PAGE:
Prior to last season, the New York Giants signed Nate Solder to a four-year, $62 million contract, but before signing with the Giants, Solder had spent the first seven seasons of his career with the New England Patriots. During those seven years with the Pats, Solder earned an overall grade of at least 70.0 in all but his rookie season, and he surpassed the 80.0 threshold twice. Over that same period, his 83.1 overall grade ranked 18th out of 65 tackles who were on the field for at least 3,000 offensive snaps.
Today we’ll look at how his first season in the Big Apple went.
Solder was one of 17 players last season who logged at least 1,000 snaps at the left tackle position, and among that group, he ranked ninth with a 74.1 overall grade. While it wasn’t the best season we’ve seen from him, Solder was a reliable pass-blocker; he was one of just nine players to log at least 500 snaps in pass protection at left tackle while surrendering a pressure rate no greater than 5.0%. Solder surrendered two or fewer pressures in ten different games last year, and the most pressures he allowed in a game was five.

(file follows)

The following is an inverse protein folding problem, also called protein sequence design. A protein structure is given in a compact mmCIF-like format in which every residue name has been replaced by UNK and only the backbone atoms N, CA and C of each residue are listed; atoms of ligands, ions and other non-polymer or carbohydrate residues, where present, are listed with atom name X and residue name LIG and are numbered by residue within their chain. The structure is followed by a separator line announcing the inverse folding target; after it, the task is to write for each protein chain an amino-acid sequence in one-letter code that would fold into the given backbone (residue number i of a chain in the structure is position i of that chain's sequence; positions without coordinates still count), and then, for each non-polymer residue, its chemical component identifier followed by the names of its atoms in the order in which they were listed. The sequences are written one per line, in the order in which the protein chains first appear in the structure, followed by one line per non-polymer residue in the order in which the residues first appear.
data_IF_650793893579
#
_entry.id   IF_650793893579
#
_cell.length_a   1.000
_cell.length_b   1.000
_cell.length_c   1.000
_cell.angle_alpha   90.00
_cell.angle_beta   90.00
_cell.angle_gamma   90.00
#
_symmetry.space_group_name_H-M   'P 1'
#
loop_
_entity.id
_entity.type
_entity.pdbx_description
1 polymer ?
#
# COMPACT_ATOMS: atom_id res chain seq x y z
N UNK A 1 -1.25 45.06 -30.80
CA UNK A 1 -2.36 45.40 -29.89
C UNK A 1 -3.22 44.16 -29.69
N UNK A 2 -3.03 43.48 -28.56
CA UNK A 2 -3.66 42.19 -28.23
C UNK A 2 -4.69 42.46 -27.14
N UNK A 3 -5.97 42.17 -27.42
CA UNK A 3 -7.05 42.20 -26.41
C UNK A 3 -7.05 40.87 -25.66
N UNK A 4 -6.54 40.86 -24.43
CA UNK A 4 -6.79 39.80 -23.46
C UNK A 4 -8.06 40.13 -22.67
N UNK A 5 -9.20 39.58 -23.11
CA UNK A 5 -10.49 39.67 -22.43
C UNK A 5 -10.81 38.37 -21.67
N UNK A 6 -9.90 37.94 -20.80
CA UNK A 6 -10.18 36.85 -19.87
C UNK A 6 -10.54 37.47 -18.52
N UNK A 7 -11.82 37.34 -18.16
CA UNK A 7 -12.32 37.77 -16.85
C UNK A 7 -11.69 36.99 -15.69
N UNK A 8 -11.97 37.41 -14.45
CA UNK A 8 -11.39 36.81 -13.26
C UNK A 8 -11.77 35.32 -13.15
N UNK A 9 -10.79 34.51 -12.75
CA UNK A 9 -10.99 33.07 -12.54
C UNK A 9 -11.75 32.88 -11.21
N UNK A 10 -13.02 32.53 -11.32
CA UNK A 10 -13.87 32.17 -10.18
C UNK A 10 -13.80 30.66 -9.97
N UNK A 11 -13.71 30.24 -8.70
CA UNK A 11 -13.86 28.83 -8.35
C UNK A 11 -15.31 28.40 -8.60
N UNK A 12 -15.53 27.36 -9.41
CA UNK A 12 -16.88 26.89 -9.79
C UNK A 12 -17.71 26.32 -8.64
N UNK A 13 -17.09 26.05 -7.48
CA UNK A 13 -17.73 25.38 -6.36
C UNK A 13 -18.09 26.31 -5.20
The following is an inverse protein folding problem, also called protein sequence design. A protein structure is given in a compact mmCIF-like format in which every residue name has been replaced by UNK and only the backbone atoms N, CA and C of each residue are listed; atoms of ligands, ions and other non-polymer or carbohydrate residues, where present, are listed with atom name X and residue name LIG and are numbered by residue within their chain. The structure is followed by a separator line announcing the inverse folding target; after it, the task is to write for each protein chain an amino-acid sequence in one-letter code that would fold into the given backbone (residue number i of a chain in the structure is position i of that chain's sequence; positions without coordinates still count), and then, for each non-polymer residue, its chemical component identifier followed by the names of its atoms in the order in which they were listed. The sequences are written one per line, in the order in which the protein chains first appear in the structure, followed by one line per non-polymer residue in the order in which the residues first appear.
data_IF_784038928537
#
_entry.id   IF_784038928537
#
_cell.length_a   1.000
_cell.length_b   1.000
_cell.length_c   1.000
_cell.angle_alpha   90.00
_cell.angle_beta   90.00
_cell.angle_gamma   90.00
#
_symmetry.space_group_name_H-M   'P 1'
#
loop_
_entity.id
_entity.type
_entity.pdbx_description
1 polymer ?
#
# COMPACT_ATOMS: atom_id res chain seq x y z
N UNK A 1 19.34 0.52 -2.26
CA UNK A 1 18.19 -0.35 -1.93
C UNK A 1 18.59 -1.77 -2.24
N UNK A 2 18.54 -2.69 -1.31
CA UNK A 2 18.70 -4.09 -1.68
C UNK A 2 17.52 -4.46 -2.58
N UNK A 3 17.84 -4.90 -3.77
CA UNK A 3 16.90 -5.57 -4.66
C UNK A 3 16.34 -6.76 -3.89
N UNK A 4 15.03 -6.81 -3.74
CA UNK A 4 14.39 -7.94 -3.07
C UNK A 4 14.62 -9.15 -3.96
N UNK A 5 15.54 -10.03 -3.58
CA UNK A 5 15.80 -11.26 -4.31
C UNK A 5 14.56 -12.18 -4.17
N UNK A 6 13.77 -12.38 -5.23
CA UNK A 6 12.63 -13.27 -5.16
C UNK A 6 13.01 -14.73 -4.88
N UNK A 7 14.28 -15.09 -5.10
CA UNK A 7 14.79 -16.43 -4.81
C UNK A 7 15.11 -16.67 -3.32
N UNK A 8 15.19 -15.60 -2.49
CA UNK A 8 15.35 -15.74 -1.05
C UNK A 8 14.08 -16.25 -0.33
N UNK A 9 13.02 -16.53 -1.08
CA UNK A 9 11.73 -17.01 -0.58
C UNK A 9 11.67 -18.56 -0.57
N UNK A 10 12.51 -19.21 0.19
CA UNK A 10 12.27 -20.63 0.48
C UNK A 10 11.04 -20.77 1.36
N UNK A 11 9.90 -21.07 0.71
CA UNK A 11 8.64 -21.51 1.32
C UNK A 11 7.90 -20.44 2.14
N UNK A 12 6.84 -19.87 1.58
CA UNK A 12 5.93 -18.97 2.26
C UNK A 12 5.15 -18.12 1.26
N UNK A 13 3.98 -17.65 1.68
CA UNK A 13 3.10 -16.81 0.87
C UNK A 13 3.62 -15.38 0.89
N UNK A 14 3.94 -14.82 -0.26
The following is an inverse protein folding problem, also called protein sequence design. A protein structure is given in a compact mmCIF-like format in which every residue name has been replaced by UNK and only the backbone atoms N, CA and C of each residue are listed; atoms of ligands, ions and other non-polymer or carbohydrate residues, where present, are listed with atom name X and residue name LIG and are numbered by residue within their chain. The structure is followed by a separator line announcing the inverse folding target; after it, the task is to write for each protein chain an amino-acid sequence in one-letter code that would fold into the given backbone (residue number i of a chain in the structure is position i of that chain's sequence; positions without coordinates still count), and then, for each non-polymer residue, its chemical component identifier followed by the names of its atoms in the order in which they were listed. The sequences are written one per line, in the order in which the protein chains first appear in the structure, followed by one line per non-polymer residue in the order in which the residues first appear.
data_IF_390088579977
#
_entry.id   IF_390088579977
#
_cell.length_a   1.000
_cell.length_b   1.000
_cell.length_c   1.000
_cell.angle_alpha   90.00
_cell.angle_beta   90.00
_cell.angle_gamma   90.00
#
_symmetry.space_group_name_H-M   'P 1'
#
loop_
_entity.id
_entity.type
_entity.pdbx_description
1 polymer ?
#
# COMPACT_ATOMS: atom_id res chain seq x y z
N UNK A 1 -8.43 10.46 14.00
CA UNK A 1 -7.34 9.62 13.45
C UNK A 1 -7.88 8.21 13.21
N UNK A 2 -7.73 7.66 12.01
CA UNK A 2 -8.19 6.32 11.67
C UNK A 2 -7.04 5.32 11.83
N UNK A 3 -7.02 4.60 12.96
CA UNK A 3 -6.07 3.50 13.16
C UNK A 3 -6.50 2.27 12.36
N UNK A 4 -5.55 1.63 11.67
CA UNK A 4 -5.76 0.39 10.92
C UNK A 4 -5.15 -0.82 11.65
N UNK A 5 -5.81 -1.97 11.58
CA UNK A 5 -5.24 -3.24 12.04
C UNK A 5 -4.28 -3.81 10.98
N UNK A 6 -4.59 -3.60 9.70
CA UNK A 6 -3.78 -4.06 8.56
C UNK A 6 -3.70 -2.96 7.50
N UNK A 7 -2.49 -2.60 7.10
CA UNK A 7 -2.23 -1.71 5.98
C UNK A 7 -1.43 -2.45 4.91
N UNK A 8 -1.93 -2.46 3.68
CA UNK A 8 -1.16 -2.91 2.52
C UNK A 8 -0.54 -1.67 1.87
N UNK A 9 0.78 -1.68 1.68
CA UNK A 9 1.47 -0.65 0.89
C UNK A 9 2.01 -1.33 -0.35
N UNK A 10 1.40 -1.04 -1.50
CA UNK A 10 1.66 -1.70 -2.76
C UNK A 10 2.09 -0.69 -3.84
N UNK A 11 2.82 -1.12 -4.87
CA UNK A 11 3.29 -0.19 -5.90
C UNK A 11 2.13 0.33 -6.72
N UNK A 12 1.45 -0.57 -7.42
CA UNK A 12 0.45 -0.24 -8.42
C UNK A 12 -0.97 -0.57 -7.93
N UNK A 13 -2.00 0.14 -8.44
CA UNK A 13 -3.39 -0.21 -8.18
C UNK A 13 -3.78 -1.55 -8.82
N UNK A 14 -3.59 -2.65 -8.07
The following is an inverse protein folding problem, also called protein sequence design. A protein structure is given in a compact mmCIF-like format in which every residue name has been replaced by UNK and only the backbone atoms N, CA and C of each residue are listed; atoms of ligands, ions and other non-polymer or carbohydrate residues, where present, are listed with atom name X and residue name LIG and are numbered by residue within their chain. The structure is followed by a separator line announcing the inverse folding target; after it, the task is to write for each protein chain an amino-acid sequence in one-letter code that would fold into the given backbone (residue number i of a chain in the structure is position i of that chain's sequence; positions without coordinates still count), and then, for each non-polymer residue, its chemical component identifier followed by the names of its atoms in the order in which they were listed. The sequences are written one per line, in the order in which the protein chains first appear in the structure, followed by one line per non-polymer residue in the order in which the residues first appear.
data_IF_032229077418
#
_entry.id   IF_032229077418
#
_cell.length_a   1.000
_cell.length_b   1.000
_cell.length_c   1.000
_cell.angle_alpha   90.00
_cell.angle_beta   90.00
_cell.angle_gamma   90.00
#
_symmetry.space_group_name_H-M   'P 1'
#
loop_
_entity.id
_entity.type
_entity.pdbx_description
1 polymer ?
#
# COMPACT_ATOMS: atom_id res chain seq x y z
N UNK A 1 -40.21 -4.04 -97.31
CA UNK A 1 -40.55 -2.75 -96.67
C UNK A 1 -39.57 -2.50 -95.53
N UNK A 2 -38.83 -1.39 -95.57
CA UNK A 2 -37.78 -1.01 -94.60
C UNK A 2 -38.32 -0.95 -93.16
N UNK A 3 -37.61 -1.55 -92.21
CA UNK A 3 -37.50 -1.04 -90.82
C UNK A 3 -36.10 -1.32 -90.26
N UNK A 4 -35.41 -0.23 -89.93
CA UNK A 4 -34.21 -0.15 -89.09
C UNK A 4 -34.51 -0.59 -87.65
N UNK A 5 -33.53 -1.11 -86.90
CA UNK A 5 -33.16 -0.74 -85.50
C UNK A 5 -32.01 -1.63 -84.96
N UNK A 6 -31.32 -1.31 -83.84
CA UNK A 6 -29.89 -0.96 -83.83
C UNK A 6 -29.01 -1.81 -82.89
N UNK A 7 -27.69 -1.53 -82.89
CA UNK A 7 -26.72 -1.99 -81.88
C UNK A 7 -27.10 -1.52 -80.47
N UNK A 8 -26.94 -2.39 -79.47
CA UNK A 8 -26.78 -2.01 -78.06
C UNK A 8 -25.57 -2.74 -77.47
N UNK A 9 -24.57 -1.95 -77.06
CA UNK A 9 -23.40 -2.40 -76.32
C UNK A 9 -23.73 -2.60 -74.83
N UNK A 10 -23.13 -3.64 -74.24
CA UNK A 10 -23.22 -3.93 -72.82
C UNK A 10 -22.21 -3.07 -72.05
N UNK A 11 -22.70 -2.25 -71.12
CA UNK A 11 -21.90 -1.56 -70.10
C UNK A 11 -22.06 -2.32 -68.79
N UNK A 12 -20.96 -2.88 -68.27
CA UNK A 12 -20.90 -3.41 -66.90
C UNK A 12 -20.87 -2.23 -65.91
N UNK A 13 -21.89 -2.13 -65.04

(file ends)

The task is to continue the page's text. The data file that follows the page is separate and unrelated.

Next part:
As a run-blocker, Solder ranked eighth out of those 17 players who saw at least 1,000 snaps at left tackle last season with a 63.4 run-blocking grade, but the veteran tackle had a bit of a volatile season when it came to run blocking. Out of the 23 left tackles who saw at least 300 run-blocking snaps, he ranked eighth with an impact run-block percentage of 8.6%, but he also recorded the seventh-highest negatively graded run-block percentage, at 12.5%.
For comparison, with the Pats from 2011-2017, Solder had an impact run-block percentage of 11.1%, and his negatively graded run-block percentage was just 7.4%.
Solder had a solid debut season in New York. He performed slightly above average compared to the rest of his career in terms of pass protection — prior to 2018 he allowed pressure on 6.0% of his pass-blocking snaps — however, the 2019 season will be even better if he can maintain that level of pass protection while getting back to the career benchmarks he set as a run-blocker while he was in New England.